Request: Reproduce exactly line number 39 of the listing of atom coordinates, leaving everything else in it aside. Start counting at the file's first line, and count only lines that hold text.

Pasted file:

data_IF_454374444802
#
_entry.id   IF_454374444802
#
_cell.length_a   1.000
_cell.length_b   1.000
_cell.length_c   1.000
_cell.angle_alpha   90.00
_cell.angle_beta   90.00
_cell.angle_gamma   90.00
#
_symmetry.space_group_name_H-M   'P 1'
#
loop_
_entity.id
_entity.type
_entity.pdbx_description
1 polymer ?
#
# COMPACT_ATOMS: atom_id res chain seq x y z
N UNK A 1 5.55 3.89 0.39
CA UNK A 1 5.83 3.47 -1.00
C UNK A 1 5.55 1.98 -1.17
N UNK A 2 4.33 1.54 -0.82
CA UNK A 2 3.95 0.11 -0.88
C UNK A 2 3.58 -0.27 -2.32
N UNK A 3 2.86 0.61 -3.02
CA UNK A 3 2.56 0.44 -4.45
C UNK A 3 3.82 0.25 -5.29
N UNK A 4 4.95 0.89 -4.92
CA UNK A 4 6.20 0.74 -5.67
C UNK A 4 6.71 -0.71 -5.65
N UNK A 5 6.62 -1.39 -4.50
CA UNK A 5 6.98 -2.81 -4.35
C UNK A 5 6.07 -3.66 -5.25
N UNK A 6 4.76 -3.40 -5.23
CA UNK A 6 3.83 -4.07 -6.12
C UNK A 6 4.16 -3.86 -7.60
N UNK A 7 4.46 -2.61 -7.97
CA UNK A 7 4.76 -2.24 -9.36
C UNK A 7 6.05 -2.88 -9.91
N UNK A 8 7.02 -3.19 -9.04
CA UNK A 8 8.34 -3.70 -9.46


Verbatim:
N UNK A 7 4.46 -2.61 -7.97